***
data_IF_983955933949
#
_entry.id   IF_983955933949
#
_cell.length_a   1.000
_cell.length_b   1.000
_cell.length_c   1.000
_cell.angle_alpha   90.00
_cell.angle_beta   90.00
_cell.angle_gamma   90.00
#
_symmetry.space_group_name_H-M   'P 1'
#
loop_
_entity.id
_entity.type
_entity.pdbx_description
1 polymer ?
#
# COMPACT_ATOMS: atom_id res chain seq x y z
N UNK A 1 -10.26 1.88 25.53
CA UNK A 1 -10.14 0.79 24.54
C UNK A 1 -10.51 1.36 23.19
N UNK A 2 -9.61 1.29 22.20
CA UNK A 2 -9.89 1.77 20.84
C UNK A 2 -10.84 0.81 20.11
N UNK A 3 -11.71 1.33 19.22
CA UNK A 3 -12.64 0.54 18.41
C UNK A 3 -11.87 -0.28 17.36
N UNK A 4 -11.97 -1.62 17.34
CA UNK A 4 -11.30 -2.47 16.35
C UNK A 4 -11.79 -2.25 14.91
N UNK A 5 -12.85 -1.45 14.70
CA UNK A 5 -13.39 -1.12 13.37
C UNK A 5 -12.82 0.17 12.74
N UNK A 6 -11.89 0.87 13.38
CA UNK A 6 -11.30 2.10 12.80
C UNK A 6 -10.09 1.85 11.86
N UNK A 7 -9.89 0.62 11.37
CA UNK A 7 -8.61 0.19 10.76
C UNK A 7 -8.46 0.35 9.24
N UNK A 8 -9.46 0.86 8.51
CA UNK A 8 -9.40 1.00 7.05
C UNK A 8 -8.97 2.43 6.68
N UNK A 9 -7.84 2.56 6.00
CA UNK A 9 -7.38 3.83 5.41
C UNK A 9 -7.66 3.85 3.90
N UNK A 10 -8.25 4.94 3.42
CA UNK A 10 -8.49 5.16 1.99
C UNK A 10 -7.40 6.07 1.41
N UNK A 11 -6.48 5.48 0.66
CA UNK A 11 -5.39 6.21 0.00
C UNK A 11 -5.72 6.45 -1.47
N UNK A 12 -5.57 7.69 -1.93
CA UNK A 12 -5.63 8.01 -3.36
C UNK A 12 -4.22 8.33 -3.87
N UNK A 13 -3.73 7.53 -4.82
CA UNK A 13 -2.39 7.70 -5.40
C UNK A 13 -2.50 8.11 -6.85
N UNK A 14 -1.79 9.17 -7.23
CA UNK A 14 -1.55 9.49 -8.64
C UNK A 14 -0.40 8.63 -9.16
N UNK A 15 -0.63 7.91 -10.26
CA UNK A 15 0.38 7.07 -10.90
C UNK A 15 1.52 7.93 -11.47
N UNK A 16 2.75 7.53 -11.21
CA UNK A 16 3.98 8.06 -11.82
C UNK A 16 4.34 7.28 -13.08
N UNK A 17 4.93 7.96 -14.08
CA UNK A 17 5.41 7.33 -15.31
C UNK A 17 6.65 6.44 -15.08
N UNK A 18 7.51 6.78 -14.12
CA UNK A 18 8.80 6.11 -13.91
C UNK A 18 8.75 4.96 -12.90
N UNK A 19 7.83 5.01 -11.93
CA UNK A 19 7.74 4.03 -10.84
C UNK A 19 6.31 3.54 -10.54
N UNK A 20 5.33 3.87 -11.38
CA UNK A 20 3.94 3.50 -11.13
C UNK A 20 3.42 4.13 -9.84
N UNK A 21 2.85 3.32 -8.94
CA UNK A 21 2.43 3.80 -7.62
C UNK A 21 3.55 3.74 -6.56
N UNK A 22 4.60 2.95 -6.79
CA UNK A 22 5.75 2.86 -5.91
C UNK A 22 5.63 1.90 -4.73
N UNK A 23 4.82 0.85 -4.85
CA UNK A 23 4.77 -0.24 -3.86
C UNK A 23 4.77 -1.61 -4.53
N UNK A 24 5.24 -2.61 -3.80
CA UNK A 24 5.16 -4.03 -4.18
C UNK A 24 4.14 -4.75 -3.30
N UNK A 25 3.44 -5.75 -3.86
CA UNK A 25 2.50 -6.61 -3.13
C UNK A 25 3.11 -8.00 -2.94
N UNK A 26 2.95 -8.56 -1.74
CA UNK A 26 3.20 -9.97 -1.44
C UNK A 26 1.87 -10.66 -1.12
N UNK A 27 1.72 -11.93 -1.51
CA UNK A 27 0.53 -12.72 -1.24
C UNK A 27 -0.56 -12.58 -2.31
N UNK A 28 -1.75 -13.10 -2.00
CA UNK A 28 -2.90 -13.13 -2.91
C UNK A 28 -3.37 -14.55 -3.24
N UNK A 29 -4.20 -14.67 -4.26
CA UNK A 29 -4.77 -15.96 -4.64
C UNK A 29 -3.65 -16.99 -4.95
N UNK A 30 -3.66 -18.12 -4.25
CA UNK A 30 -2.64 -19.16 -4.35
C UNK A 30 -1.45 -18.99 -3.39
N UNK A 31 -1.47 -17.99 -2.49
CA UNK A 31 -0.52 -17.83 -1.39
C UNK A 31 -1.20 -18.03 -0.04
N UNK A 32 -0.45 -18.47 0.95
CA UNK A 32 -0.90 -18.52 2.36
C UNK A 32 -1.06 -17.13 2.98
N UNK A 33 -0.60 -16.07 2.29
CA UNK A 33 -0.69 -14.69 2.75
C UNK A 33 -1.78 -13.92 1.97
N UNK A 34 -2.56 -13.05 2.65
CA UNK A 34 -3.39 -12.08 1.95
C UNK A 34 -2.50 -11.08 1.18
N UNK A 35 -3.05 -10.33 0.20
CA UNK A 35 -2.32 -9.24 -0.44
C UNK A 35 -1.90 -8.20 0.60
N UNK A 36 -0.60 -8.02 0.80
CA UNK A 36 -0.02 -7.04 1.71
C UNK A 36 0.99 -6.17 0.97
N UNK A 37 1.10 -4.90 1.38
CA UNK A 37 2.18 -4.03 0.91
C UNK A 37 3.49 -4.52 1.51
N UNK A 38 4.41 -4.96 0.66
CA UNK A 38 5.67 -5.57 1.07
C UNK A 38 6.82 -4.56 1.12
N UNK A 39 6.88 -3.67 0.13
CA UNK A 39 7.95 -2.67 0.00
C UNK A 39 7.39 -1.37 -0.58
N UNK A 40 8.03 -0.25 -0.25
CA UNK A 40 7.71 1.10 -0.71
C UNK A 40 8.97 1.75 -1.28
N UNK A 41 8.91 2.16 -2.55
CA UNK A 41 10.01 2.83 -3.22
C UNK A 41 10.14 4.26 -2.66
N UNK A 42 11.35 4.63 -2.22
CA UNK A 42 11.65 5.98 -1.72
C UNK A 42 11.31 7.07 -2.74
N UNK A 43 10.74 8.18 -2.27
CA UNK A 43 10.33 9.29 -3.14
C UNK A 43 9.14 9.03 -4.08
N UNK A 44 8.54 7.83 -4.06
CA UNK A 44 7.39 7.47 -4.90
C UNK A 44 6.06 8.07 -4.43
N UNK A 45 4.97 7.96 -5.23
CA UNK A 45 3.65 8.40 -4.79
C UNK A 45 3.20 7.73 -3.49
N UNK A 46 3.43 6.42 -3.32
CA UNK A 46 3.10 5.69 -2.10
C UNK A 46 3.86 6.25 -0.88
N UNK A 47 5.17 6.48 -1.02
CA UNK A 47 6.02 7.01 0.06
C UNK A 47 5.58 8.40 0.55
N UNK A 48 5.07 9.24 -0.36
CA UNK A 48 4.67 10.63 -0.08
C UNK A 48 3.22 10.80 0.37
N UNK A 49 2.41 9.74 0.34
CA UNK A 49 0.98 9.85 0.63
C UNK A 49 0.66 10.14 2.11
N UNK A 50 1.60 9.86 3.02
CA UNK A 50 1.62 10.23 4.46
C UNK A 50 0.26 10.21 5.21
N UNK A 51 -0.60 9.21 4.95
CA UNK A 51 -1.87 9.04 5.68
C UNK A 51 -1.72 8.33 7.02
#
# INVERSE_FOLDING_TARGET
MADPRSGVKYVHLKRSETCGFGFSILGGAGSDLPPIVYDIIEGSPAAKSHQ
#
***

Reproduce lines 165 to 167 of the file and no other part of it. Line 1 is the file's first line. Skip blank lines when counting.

N UNK A 49 2.41 9.74 0.34
CA UNK A 49 0.98 9.85 0.63
C UNK A 49 0.66 10.14 2.11